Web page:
Author John Sundman Kickstarts New Project

It’s an age-old problem. An artist, writer, explorer or inventor has an idea for a project he feels confident will pay off in the long run, but no money to live while he completes it. Where does the artist turn for funds? And on the other side, how do patrons find new talents worthy of their support?

Reliving the Sixties

Reliving the Sixties

Vineyard author Tom Dresser will discuss his latest books, In My Life and It Was 40 Years Ago Today, Wednesday, November 4, at 5:30 p.m. at the Chilmark Public Library.

A coming-of-age novel set in a small New England town in the 1960s, In My Life resonates with an atmosphere familiar to many baby-boomers.

It Was 40 Years Ago Today is a nonfiction review of the Beatles, recently published to coincide with the anniversary of the release of the Beatles’ album Abbey Road.

Gonzo Sci-Fi Writer Creates The Pains in Tisbury

John Sundman is a Tisbury-based science fiction writer. He has recently self-published his third book, The Pains, a dark, satirical vision of 1984 America that blends George Orwell’s classic dystopia with a surreal version of the real-life Reagan-era. According to the author, it is a “story of faith in a world that appears to be falling apart. It tells the story of Norman Lux, a 24-year-old novitiate in a religious order, who becomes afflicted with something akin to stigmata.”

Spielberg Hooks Rights to Derby Book

The Vineyard may yet be the scene of another big fish film under the eye of Steven Spielberg: the Jaws director’s studio, DreamWorks, has just bought the film rights for a soon to be released book about the Martha’s Vineyard Striped Bass and Bluefish Derby.

The book, The Big One: An Island, an Obsession and the Furious Pursuit of a Great Fish, by David Kinney, published by Atlantic Monthly, will be released on April 8.

Author Roger Yepsen Will Serve Up Slow Food Storytelling on Tuesday

People who merely have heard about Slow Food — the “eco-gastronomic” movement aimed at counteracting the effects of fast food on American diet, farming and lifestyle — might associate it with the rarified, elite world of famous chefs, expensive foods and politically correct eating that tends to be too dear for regular folk.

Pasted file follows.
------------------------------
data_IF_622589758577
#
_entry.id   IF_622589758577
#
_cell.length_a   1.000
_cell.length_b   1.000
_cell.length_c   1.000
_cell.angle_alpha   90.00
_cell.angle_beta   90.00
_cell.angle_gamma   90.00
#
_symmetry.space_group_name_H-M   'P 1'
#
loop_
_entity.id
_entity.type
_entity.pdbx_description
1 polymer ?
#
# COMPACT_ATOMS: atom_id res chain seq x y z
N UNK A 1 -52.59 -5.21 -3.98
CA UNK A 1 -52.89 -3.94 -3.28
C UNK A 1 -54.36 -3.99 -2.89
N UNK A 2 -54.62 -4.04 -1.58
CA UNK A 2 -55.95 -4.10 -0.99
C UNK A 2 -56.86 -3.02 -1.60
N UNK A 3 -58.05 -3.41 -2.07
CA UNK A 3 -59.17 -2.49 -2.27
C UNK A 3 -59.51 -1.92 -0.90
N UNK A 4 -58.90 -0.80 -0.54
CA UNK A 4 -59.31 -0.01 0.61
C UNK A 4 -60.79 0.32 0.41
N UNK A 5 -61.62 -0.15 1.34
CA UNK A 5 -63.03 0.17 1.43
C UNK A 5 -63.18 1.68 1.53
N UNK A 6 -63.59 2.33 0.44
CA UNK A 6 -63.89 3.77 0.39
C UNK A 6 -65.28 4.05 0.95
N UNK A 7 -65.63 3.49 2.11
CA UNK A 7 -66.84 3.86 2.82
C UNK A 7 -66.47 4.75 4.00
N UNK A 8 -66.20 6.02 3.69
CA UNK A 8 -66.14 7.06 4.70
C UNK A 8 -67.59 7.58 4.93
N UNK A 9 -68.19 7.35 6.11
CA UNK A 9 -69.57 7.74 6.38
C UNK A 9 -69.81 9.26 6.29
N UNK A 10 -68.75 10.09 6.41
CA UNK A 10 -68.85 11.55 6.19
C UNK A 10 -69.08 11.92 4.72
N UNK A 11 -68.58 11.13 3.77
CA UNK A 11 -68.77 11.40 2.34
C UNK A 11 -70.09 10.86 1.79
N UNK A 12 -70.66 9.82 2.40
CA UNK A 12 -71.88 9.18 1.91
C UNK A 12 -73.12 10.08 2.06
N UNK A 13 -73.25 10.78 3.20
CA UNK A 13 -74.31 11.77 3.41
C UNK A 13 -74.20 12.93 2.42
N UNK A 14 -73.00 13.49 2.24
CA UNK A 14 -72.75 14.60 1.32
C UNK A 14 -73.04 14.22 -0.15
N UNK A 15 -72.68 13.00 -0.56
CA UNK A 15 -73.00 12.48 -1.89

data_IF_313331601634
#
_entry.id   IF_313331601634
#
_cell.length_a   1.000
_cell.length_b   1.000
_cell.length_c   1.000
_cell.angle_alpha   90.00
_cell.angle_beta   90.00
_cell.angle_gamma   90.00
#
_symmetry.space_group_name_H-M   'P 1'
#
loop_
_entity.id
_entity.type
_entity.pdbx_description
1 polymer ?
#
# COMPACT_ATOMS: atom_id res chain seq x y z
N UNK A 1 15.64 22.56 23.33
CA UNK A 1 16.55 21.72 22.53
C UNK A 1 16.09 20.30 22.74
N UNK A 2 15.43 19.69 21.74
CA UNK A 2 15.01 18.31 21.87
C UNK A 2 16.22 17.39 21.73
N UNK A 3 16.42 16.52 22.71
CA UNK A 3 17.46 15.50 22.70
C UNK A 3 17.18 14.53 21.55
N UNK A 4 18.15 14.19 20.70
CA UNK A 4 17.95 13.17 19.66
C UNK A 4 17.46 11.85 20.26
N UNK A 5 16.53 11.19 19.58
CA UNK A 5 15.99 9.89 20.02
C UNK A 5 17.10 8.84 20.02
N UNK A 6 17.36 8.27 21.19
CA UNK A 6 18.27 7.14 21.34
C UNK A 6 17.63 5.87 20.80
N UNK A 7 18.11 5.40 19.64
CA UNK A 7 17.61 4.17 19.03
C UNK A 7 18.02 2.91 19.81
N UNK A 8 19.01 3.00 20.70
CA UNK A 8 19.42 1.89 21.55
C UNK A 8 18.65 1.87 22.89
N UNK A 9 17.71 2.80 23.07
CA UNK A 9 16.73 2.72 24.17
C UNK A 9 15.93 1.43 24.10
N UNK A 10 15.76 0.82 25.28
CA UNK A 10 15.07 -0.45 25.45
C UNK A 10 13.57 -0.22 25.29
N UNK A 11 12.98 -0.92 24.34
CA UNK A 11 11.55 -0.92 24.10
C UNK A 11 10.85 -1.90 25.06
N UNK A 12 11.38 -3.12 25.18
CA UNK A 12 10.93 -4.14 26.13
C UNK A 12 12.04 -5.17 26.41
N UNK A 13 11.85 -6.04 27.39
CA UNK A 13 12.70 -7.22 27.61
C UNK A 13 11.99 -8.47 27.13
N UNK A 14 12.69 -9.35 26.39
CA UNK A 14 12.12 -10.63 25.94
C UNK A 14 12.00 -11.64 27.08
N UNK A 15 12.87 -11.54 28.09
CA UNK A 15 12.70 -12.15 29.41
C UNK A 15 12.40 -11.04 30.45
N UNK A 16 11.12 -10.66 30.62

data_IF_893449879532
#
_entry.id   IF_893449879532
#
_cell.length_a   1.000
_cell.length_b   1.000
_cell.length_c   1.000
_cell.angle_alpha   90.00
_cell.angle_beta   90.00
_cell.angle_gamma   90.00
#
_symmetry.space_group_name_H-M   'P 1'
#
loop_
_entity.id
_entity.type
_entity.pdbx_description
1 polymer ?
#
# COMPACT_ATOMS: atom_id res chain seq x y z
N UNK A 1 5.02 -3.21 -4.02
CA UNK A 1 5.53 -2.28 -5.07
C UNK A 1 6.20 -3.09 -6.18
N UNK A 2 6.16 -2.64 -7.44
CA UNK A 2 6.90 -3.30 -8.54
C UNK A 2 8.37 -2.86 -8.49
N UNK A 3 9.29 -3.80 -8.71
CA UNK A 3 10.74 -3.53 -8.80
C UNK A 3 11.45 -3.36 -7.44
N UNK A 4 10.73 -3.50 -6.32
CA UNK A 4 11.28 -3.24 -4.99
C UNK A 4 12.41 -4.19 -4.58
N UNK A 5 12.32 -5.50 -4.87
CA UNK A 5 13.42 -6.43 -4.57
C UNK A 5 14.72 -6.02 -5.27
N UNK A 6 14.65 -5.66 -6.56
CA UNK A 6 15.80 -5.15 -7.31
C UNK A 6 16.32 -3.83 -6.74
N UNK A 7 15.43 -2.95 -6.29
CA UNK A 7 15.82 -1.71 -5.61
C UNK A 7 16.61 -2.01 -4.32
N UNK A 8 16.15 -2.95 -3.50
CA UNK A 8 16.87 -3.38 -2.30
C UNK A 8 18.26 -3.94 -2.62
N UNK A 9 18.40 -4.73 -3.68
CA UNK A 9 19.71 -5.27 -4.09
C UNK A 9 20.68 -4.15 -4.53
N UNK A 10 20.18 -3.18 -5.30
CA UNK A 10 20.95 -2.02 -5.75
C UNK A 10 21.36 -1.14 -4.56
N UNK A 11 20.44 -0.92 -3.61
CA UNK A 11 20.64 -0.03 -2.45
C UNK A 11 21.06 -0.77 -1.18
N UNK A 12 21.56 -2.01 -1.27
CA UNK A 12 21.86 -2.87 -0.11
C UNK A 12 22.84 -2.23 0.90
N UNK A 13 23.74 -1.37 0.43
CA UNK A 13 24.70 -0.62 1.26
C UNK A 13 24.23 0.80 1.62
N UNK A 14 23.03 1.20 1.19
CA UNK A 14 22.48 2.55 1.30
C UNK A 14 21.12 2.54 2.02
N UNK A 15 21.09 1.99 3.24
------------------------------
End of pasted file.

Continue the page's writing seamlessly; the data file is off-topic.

Paul Karasik Unravels Mysterious Fate of Early Comic Book Genius

Six years ago, West Tisbury resident Paul Karasik traveled to Oxford, Md., to meet the son of Fletcher Hanks, a great undiscovered comic book cartoonist who first caught his attention 20 years earlier when he printed portions of Mr. Hanks’s work as the associate editor of Raw magazine, the international comics and graphics review. Mr. Hanks had spent three years in this quiet fishing town on the shore of the Chesapeake Bay, during the advent of the comic book industry, from 1939 to 1941, scripting, drawing and inking 51 bizarre, edgy and masterful comic stories.

Mr. Dresser Offers Tommy’s Tour of the Sixties

IN MY LIFE. By Thomas Dresser. Red Lead Press. Spring 2009. $17, softcover.

Young love in the sixties. These five words summarize In My Life, the brief, quirky and charming novel by local author Thomas Dresser. Set against the backdrop of the turmoil of the bygone decade, In My Life tells the story of Rusty and Jodie, two teenagers in central Massachusetts whose blossoming love is colored by the sexual revolution, rock and roll, and the draft board.

Ann Allen Brings Island History to Life

It’s possible to put two and two together and come out with a number not exactly four. Ann Coleman Allen of West Tisbury bears the last name of one of our original settler families, and she teaches courses on Vineyard history. One could reckon, therefore, that her interest in the subject stems from the irresistible pull of family genealogy.

First Pup Lands Author in Spotlight

So you’re Kate Feiffer, and you think you’re set to have two new children’s books released, with all the attendant tours and book signings . . . when along comes another project with a yesterday-deadline attached to it, some super-sized hoopla stemming from its topicality, and the next thing you know USA Today’s Life section features it on the front page, Stephen Colbert is flashing a copy of your book on the air, and your Amazon.com sales perform a turn-around jump shot.

Film Noir Father Leaves Book To Library, Ending Up to You

When authors die, some of their work lives after them. In or out of print, it’s bound and sitting on shelves. But another chunk of inventory survives the author, often to the chagrin of his or her heirs: unpublished or unfinished manuscripts. What to do with this material?

Writer, director and theatre maestro Jon Lipsky, of West Tisbury, was confronted with just such a dilemma when his father, author Eleazar Lipsky (1911-1993), left behind a stack of research books and a synopsis for a riveting historical saga.

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